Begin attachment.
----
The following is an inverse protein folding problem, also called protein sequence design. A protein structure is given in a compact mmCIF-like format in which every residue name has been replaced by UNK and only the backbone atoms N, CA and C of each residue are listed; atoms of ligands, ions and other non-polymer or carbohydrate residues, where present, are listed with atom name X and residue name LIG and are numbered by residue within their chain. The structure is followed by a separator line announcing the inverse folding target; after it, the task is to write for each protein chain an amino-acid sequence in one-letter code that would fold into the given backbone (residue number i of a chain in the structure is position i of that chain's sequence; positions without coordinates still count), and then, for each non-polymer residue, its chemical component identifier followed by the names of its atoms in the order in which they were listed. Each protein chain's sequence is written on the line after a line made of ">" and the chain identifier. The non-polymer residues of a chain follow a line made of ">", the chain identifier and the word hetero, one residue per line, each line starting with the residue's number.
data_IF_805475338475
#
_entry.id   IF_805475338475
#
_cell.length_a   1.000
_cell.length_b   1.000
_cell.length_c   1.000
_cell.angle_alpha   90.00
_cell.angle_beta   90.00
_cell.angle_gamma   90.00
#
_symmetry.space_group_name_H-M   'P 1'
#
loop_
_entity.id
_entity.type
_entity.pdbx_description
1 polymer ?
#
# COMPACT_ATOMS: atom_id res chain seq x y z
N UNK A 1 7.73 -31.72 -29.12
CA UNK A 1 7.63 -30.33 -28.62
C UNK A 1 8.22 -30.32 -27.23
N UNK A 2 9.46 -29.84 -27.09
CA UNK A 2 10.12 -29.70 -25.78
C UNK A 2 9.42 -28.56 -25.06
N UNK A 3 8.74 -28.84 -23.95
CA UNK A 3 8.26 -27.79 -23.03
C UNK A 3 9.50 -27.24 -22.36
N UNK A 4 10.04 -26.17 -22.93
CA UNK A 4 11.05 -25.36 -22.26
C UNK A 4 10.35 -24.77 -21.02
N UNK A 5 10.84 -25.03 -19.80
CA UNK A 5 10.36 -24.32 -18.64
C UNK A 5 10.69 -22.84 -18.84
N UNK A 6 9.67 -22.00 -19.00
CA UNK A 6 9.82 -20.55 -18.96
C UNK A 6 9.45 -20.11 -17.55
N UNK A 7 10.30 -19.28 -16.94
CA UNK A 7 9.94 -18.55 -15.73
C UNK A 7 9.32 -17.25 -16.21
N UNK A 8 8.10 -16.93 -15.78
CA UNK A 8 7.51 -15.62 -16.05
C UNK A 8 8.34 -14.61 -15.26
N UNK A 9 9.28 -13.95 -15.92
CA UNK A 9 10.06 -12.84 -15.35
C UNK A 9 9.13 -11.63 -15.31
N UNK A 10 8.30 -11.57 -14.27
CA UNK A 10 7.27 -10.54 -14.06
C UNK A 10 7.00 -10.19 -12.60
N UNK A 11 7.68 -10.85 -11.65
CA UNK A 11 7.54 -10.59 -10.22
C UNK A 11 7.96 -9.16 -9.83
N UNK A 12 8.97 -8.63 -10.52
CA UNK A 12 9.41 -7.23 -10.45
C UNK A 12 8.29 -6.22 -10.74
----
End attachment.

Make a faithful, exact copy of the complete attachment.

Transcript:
The following is an inverse protein folding problem, also called protein sequence design. A protein structure is given in a compact mmCIF-like format in which every residue name has been replaced by UNK and only the backbone atoms N, CA and C of each residue are listed; atoms of ligands, ions and other non-polymer or carbohydrate residues, where present, are listed with atom name X and residue name LIG and are numbered by residue within their chain. The structure is followed by a separator line announcing the inverse folding target; after it, the task is to write for each protein chain an amino-acid sequence in one-letter code that would fold into the given backbone (residue number i of a chain in the structure is position i of that chain's sequence; positions without coordinates still count), and then, for each non-polymer residue, its chemical component identifier followed by the names of its atoms in the order in which they were listed. Each protein chain's sequence is written on the line after a line made of ">" and the chain identifier. The non-polymer residues of a chain follow a line made of ">", the chain identifier and the word hetero, one residue per line, each line starting with the residue's number.
data_IF_805475338475
#
_entry.id   IF_805475338475
#
_cell.length_a   1.000
_cell.length_b   1.000
_cell.length_c   1.000
_cell.angle_alpha   90.00
_cell.angle_beta   90.00
_cell.angle_gamma   90.00
#
_symmetry.space_group_name_H-M   'P 1'
#
loop_
_entity.id
_entity.type
_entity.pdbx_description
1 polymer ?
#
# COMPACT_ATOMS: atom_id res chain seq x y z
N UNK A 1 7.73 -31.72 -29.12
CA UNK A 1 7.63 -30.33 -28.62
C UNK A 1 8.22 -30.32 -27.23
N UNK A 2 9.46 -29.84 -27.09
CA UNK A 2 10.12 -29.70 -25.78
C UNK A 2 9.42 -28.56 -25.06
N UNK A 3 8.74 -28.84 -23.95
CA UNK A 3 8.26 -27.79 -23.03
C UNK A 3 9.50 -27.24 -22.36
N UNK A 4 10.04 -26.17 -22.93
CA UNK A 4 11.05 -25.36 -22.26
C UNK A 4 10.35 -24.77 -21.02
N UNK A 5 10.84 -25.03 -19.80
CA UNK A 5 10.36 -24.32 -18.64
C UNK A 5 10.69 -22.84 -18.84
N UNK A 6 9.67 -22.00 -19.00
CA UNK A 6 9.82 -20.55 -18.96
C UNK A 6 9.45 -20.11 -17.55
N UNK A 7 10.30 -19.28 -16.94
CA UNK A 7 9.94 -18.55 -15.73
C UNK A 7 9.32 -17.25 -16.21
N UNK A 8 8.10 -16.93 -15.78
CA UNK A 8 7.51 -15.62 -16.05
C UNK A 8 8.34 -14.61 -15.26
N UNK A 9 9.28 -13.95 -15.92
CA UNK A 9 10.06 -12.84 -15.35
C UNK A 9 9.13 -11.63 -15.31
N UNK A 10 8.30 -11.57 -14.27
CA UNK A 10 7.27 -10.54 -14.06
C UNK A 10 7.00 -10.19 -12.60
N UNK A 11 7.68 -10.85 -11.65
CA UNK A 11 7.54 -10.59 -10.22
C UNK A 11 7.96 -9.16 -9.83
N UNK A 12 8.97 -8.63 -10.52
CA UNK A 12 9.41 -7.23 -10.45
C UNK A 12 8.29 -6.22 -10.74